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Loved ones reunite as USS Truman returns from groundbreaking mission

Loved ones reunite as USS Truman returns home
Loved ones reunite as USS Truman returns home... 08:17

This piece originally aired on December 20, 2018

Coming Home follows our nation's service members as they return from deployment. The USS Harry S. Truman, an aircraft carrier, carries more than 5,000 sailors. They just returned from a groundbreaking military mission as the first carrier deployed as part of the Trump administration's so-called Dynamic Force Employment strategy. It involves warships sailing in unpredictable patterns to confuse potential enemies. The Truman was the first carrier in decades to monitor Russia from the Arctic Circle. Because of that unpredictability, families back home were kept in the dark for much of the deployment.

It's a once-in-a-lifetime view, as the massive Navy carrier pulls into port. The thousands of sailors streaming off the USS Harry S. Truman haven't seen their families in months.

Their history-making mission was a strategic success. But it was, at times, unsettling for the sailors and their families.
"CBS This Morning: Saturday" co-host Dana Jacobson and her team flew out to meet the sailors for their final days on board. From the flight deck – the size of four football fields – to the cramped hallways, the young men and women in uniform were reflecting on their journey.

For culinary specialist Devan Dyess, his first mission has been one of both excitement and sacrifice.

"So what's the hardest thing about being at sea and being away from family for so long?" Jacobson asked.

"I'd probably say missing my first child's birth," Dyess said.

Devan's wife, Taylor, went into labor in October.

"I called my wife, like baby you alright, everything good? She's like, 'Well, you know, I'm just having a baby,'" Dyess said. "I was actually very, very fortunate to be on the phone with her, during the birth. So every scream, growl, push I got to hear … What really changed my life, changed my perspective was I heard him whenever he first came out, whenever he cried. It actually brought tears to my eyes."

Navy paralegal Faith Guidry Jackson, also on her first deployment, is worrying about her children, too.

"Has it been harder on any one of the three?" Jacobson asked.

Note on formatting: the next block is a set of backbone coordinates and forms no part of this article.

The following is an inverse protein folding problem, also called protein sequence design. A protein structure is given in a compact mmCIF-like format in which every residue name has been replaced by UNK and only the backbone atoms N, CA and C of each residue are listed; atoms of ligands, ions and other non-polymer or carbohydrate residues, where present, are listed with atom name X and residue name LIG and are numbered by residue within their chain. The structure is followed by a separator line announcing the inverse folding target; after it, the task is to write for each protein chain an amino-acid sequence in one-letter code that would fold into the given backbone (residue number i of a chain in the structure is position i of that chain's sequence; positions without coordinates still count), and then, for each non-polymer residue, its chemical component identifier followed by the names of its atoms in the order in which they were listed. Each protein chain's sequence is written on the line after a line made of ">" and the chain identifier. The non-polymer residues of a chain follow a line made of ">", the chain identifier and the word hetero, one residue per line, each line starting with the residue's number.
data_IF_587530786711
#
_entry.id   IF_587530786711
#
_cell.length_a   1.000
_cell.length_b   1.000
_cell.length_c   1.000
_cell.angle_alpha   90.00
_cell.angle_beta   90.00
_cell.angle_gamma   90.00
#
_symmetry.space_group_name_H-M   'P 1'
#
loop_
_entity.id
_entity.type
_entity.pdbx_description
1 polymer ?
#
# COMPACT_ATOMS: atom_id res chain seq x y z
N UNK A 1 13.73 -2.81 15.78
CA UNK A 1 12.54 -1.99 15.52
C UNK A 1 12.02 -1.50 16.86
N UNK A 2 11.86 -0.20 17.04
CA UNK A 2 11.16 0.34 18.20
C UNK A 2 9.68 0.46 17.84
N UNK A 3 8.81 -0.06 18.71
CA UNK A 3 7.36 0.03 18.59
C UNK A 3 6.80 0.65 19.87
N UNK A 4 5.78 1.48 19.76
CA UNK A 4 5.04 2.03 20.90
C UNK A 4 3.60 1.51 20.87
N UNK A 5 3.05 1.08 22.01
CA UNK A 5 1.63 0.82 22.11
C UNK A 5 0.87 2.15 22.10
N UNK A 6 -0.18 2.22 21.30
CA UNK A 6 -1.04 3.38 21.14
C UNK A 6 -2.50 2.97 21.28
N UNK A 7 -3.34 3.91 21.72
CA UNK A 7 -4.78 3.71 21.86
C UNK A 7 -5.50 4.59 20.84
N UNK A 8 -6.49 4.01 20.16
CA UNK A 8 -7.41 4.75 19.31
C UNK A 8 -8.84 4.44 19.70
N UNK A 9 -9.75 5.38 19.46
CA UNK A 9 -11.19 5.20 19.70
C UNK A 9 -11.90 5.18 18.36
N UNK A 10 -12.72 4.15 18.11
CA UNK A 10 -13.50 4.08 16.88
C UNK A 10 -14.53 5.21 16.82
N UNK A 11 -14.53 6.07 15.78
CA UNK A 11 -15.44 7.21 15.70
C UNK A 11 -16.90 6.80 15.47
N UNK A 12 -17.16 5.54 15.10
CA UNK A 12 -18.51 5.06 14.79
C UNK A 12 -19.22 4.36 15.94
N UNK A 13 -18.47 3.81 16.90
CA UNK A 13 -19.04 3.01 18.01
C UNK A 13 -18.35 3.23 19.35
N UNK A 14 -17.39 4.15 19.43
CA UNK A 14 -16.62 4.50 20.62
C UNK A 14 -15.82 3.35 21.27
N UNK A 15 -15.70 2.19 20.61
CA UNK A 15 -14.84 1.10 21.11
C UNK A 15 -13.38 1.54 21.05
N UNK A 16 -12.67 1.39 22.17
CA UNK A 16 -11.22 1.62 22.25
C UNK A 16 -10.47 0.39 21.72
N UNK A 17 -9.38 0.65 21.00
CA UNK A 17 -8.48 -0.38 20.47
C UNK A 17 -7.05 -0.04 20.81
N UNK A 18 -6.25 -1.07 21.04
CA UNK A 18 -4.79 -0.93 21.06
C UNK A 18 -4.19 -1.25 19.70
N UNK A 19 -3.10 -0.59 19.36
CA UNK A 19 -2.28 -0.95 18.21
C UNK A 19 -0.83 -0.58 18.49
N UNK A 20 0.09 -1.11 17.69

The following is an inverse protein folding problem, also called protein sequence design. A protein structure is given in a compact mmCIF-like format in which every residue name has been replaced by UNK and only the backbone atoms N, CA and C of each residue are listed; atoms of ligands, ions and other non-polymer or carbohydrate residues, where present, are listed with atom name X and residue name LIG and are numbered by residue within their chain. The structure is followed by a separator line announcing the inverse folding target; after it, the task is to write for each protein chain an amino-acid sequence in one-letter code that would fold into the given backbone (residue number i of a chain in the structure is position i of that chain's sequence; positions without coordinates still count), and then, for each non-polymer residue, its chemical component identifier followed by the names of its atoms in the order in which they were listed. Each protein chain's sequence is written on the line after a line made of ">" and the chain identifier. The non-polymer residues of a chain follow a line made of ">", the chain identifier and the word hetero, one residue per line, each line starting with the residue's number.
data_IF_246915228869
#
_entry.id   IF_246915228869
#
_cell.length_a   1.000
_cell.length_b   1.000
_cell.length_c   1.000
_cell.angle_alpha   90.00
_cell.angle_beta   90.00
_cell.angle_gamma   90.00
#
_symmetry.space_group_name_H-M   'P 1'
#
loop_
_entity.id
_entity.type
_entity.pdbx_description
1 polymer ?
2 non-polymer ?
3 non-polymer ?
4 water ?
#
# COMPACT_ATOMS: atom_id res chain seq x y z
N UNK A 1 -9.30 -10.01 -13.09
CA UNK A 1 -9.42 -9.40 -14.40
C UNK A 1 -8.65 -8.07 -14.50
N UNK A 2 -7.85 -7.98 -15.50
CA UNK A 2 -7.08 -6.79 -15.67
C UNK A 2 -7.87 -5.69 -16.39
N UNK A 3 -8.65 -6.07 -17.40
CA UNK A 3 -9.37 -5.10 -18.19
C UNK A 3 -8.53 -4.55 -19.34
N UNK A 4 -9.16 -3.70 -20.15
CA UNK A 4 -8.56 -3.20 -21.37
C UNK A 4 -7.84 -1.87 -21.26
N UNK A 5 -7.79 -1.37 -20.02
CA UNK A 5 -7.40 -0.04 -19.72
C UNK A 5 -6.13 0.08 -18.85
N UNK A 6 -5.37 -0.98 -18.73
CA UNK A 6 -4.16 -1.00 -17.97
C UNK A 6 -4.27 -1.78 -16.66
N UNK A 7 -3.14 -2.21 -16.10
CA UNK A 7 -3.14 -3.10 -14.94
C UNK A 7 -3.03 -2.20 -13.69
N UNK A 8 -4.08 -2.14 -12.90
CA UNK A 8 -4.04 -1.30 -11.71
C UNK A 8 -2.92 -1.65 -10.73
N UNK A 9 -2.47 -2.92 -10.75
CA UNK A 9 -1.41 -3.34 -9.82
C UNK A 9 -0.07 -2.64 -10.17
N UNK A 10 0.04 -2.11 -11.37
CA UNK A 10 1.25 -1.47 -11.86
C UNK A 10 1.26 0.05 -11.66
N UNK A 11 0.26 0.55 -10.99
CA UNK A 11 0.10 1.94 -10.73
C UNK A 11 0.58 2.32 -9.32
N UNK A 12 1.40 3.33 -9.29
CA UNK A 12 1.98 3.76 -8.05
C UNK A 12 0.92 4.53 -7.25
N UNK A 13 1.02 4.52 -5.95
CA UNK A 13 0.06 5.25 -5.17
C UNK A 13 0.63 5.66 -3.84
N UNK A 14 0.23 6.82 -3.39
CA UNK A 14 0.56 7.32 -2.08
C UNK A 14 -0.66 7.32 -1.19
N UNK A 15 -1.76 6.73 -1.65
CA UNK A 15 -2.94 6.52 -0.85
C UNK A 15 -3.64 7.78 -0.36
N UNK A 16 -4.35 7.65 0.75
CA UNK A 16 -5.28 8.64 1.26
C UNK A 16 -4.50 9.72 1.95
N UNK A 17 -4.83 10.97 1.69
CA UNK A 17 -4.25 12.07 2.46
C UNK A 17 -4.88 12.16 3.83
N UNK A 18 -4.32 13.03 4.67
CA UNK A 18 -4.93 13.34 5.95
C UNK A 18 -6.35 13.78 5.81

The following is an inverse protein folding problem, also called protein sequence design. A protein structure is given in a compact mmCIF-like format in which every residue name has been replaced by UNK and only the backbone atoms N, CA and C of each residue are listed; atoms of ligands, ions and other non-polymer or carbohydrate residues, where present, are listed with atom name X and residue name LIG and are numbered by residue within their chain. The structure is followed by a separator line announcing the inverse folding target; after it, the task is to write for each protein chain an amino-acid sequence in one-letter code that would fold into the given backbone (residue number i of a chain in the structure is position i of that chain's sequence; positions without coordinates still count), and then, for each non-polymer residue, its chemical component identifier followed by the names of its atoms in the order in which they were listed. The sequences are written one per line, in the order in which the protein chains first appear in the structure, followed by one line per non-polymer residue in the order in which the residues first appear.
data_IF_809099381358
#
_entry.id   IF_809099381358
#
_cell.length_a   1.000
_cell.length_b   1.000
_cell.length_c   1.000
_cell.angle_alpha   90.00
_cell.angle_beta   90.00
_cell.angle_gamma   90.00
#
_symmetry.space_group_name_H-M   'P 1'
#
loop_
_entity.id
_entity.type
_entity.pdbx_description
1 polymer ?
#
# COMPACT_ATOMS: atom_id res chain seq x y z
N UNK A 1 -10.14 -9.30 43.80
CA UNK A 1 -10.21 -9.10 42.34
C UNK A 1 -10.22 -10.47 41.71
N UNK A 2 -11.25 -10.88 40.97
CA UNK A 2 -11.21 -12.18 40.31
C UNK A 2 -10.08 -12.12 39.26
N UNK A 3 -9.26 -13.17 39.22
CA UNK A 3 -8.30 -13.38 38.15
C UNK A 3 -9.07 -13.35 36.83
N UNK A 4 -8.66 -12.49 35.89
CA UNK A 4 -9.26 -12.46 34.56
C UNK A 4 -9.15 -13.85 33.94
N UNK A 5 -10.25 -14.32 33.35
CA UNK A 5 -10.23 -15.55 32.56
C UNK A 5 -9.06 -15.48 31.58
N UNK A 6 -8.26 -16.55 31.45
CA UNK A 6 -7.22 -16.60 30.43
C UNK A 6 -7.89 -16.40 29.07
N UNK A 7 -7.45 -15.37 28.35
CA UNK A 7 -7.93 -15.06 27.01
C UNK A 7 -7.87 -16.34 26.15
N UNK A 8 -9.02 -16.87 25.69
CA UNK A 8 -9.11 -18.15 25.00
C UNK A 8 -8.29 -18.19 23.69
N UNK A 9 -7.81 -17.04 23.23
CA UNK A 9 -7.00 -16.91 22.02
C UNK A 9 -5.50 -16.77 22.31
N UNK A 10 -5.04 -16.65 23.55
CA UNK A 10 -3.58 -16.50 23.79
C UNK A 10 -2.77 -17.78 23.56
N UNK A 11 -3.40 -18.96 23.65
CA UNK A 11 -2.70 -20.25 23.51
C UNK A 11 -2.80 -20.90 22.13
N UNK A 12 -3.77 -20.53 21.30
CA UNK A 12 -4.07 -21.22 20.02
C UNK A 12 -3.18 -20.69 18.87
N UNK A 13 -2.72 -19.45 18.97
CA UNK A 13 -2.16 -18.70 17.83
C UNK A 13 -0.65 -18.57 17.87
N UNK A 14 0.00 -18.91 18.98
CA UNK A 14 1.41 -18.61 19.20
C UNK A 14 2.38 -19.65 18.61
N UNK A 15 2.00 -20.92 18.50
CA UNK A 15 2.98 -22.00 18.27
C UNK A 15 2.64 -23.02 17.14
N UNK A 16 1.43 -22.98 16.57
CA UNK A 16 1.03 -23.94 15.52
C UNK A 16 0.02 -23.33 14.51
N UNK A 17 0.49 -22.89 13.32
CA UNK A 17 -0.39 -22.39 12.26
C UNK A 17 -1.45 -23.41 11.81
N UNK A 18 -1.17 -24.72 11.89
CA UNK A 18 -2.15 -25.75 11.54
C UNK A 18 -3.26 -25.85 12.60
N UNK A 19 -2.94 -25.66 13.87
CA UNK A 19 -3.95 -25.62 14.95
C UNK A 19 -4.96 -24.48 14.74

"My youngest, Marley, she's 4," Jackson said. "She has like these night terrors... she's like calling out for me but I'm not there."

Navy paralegal on deployment and being a mom 01:06

Faith's husband, Lavon Jackson, has been a solo parent to their three kids while working at a barbershop in Norfolk.

"It's been crazy. It's been hard," Lavon said. "They miss their mom more than anything 'cause they miss that feminine energy that she brings into the house."

The 24/7 nature of the ship keeps the sailors busy, leaving less time to think about those they've left behind. 

The Navy provides some comforts of home: from a barbershop to a library – even a Starbucks. But there are some things they can't provide.

Cryptologic technician Mike Geske and his fiancee, Connie Kulczycki, got engaged over the phone while they were apart. But he never officially popped the question with ring in hand.

"We were pulling into Portugal earlier than we expected and my parents somehow found a flight out to Portugal, and I told them, 'As long as you're coming here you might as well bring the ring with you,'" Geske said.

While anxious families at home wait for the last few days of deployment to pass, on the ship there's still work to be done, like getting the carrier's air wing off. 

Back on board, the final days turn to hours then to minutes. The family reunions and the overwhelming emotions that come with them begin.

"I'm a little nervous I guess," Jackson said.

"Nervous, anxious, excited," Dyess said.

As the sailors line up for the traditional manning of the rails, and Naval station Norfolk comes into view, home is finally within their grasp. On the pier, anticipation is building.

After months apart, those final minutes are agonizing for everyone – especially for a new dad like Dyess about to meet his son for the first time. Lavon Jackson doesn't even try to contain his excitement. Jackson's children didn't know that mom was coming home, her deployment now over.

Back on the pier, sailors step back on land, ready to swap Navy life for home life. For one young couple, a chance to start theirs with a marriage proposal. 

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